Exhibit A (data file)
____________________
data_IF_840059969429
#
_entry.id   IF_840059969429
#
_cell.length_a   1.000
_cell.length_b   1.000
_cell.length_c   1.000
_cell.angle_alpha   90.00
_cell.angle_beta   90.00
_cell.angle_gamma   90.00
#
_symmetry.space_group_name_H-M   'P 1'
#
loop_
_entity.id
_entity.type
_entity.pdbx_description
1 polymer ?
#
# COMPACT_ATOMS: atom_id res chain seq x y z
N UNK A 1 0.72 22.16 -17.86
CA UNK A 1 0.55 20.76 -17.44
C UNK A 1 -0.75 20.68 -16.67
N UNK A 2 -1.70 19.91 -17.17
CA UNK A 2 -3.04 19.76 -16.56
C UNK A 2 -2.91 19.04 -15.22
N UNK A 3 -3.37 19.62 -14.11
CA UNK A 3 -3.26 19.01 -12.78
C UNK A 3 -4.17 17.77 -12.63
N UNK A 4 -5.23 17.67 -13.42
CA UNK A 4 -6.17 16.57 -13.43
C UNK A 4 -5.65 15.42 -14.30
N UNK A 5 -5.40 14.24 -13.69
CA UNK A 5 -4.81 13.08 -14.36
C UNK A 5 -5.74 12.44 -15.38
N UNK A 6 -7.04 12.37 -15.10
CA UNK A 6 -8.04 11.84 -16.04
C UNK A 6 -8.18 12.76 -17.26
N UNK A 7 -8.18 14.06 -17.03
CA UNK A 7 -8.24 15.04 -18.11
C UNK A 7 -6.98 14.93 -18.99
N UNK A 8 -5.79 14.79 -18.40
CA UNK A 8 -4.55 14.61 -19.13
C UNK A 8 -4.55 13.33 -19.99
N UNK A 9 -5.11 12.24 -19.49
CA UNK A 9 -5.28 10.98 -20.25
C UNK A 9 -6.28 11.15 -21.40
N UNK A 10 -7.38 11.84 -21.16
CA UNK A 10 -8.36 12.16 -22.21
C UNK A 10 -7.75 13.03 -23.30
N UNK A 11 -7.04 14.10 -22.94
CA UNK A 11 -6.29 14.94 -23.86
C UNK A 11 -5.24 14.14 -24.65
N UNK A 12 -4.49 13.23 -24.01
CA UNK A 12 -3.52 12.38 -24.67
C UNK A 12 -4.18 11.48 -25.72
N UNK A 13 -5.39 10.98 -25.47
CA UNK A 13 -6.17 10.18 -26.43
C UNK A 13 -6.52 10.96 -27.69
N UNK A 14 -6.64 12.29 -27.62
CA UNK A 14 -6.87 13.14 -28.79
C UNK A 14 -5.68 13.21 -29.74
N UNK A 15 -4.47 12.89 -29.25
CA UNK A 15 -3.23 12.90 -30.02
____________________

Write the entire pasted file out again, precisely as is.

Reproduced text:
data_IF_840059969429
#
_entry.id   IF_840059969429
#
_cell.length_a   1.000
_cell.length_b   1.000
_cell.length_c   1.000
_cell.angle_alpha   90.00
_cell.angle_beta   90.00
_cell.angle_gamma   90.00
#
_symmetry.space_group_name_H-M   'P 1'
#
loop_
_entity.id
_entity.type
_entity.pdbx_description
1 polymer ?
#
# COMPACT_ATOMS: atom_id res chain seq x y z
N UNK A 1 0.72 22.16 -17.86
CA UNK A 1 0.55 20.76 -17.44
C UNK A 1 -0.75 20.68 -16.67
N UNK A 2 -1.70 19.91 -17.17
CA UNK A 2 -3.04 19.76 -16.56
C UNK A 2 -2.91 19.04 -15.22
N UNK A 3 -3.37 19.62 -14.11
CA UNK A 3 -3.26 19.01 -12.78
C UNK A 3 -4.17 17.77 -12.63
N UNK A 4 -5.23 17.67 -13.42
CA UNK A 4 -6.17 16.57 -13.43
C UNK A 4 -5.65 15.42 -14.30
N UNK A 5 -5.40 14.24 -13.69
CA UNK A 5 -4.81 13.08 -14.36
C UNK A 5 -5.74 12.44 -15.38
N UNK A 6 -7.04 12.37 -15.10
CA UNK A 6 -8.04 11.84 -16.04
C UNK A 6 -8.18 12.76 -17.26
N UNK A 7 -8.18 14.06 -17.03
CA UNK A 7 -8.24 15.04 -18.11
C UNK A 7 -6.98 14.93 -18.99
N UNK A 8 -5.79 14.79 -18.40
CA UNK A 8 -4.55 14.61 -19.13
C UNK A 8 -4.55 13.33 -19.99
N UNK A 9 -5.11 12.24 -19.49
CA UNK A 9 -5.28 10.98 -20.25
C UNK A 9 -6.28 11.15 -21.40
N UNK A 10 -7.38 11.84 -21.16
CA UNK A 10 -8.36 12.16 -22.21
C UNK A 10 -7.75 13.03 -23.30
N UNK A 11 -7.04 14.10 -22.94
CA UNK A 11 -6.29 14.94 -23.86
C UNK A 11 -5.24 14.14 -24.65
N UNK A 12 -4.49 13.23 -24.01
CA UNK A 12 -3.52 12.38 -24.67
C UNK A 12 -4.18 11.48 -25.72
N UNK A 13 -5.39 10.98 -25.47
CA UNK A 13 -6.17 10.18 -26.43
C UNK A 13 -6.52 10.96 -27.69
N UNK A 14 -6.64 12.29 -27.62
CA UNK A 14 -6.87 13.14 -28.79
C UNK A 14 -5.68 13.21 -29.74
N UNK A 15 -4.47 12.89 -29.25
CA UNK A 15 -3.23 12.90 -30.02